Review: ‘Trust’ at Fells Point Corner Theatre

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What’s the nature of trust? What specifically makes a person choose one partner over another? These questions and more are brought up by Fells Point Corner Theatre’s production of Trust, by Steven Dietz. Directed by Michael Byrne Zemarel, who also acts in the show, Trust is a frenetic, multiple character study of the lives of young artists and fans involved in rock music in the 1990s.

Laura Malkus (Leah Barnett) and David Shoemaker (Cody Brown). Photo by Shealyn Jae Photography.

he show, which evokes the Seattle grunge scene of the early 90s, is populated with interesting characters who live in a series of scenes introduced verbally by various characters announcing “Title,” then the scene name. The characters include fading star Leah Barnett (Laura Malkus), who achieved fame before she was ready; rising rock star Cody Brown (the always talented out-of-this-world David Shoemaker) who is engaged to Becca (Valerie Dowdle); Love shy Gretchen (Rachel Roth) who goes slowly when meeting potential romantic partners because of a failed relationship with Leah; Holly Porter (Cassandra Dutt), a gum-smacking groupie who is a pain in the neck to everyone she deals with, and nerdy Roy (Zemarel), a radio DJ at the fictional WDOB station with a show called The Twilight Nocturne,” who has an unrequited crush on Holly.

In the first titled scene, “Do I Really Look Like I Need to Be Told Another Story?, Roth’s Gretchen had a good monologue about how she spied Becca at a boring lunch date, all the while with Dowdle’s Becca sitting alone, house right at a small table miming her half of the conversation.

Shoemaker’s Cody and his fiancé, Becca had a cozy scene establishing their relationship in the next scene “He Never Once Said a Thing.” Things heated up in the next scene “Do You Want to Have a Night?” in which pity-party-having ex-rock star Leah met up with Cody to talk about the music business—and more.

In “You are My First,” the fourth scene, Gretchen and Becca got to bond as Gretchen was in the process of designing Becca’s wedding dress. Zemarel’s Roy described, in his own nerdy way, observing Holly doing her laundry in the next scene, “It is a Laundromat Meeting.”

To open the second act, Zemarel, who recently directed Shoemaker in All My Sons at Vagabond Players (and was honored by this publication for Best Direction in Plays), had a hilarious monologue about his nervousness around women and how that nervousness makes him steal things—while pulling out various stolen objects.

“The Engineer Looks Up,” the seventh scene, saw Cody and Leah being interviewed on the radio by Roy. After that scene, it was increasingly apparent that Cody and Leah were proving to be kindred spirits—good for them, but not so good for others. Cody and Becca’s verbal fight was among the strongest scenes I’ve witnessed this year.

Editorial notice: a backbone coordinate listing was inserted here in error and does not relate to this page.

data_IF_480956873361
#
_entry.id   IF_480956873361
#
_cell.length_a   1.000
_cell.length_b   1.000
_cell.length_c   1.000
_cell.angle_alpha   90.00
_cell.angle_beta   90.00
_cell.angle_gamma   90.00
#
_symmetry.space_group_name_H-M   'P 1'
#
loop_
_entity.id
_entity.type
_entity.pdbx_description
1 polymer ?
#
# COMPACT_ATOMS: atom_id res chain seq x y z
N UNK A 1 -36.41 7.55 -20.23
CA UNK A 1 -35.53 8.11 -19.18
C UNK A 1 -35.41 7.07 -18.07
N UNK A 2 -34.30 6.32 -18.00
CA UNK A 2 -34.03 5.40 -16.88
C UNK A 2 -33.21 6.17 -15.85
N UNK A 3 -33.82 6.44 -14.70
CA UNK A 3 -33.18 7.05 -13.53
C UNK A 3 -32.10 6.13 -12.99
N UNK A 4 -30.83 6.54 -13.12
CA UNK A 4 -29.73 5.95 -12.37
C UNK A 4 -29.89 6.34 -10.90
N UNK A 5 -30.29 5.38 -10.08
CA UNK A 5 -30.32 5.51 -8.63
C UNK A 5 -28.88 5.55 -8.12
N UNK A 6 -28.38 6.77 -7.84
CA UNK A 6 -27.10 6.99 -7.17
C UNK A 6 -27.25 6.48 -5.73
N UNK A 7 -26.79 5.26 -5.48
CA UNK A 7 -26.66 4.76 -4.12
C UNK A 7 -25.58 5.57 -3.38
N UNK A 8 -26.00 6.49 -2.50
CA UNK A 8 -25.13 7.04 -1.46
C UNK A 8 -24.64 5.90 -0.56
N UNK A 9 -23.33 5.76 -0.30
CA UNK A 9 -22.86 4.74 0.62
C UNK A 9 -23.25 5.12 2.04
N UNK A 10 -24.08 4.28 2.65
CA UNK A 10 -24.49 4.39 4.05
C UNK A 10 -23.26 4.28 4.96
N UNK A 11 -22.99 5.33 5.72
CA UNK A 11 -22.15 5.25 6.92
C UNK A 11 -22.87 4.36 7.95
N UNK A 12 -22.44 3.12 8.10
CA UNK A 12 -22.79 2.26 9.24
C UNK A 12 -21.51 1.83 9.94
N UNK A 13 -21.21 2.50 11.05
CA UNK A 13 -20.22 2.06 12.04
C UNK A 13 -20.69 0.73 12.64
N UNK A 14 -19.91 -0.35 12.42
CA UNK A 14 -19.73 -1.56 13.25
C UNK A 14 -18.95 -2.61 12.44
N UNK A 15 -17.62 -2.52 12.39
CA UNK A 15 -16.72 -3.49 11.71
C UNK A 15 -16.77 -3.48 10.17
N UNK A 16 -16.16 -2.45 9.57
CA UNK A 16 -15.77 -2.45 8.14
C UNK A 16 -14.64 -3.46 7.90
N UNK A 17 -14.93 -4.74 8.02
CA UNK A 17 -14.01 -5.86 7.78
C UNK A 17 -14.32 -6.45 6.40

As the story progressed, it became evident that a lot of uncoupling and new coupling would take place. In the eighth scene, “It Was Nostalgia”, Leah, Holly and Gretchen gossiped about their mutual friends’ romantic lives, and advised Gretchen to take charge of her love life. In the scene after, “I Didn’t Know How or Why,” Gretchen made a reveal to Becca that was exciting but not surprising. Following Gretchen and Becca’s air clearing, the scene “After You” showed Cody and Becca in a sweet scene in which he shaved her legs.

Shoemaker, whom I’ve covered in several plays the past year, is the type of actor you are sure you’ll see hit the big time. With his deft mastery of every nuance of the characters he inhabits, from vocal inflections, to body language to how he effortlessly handles on-stage “business, Shoemaker is truly “That Dude, among DMV actors. Dowdle and Roth were excellent in their roles and had impressive chemistry together. Malkus was spot on as a fame-weary, “imposter syndrome” suffering musician.

The show was musically punctuated by the steady guitar strumming of the shades-wearing, non-speaking character, The Musician (Actor\Playwright Mark Scharf) and by Shoemaker and Malkus’ singing.

Trust is an enjoyable trip down the 90s memory lane, good for serious theatergoers, and students of the craft of acting, because this cast sure can act!

Trust plays through March 19, 2017 at Fells Point Corner Theatre – 251 South Ann Street, in Baltimore, MD. For tickets, call the box office at (410) 276-7837, or purchase them online.

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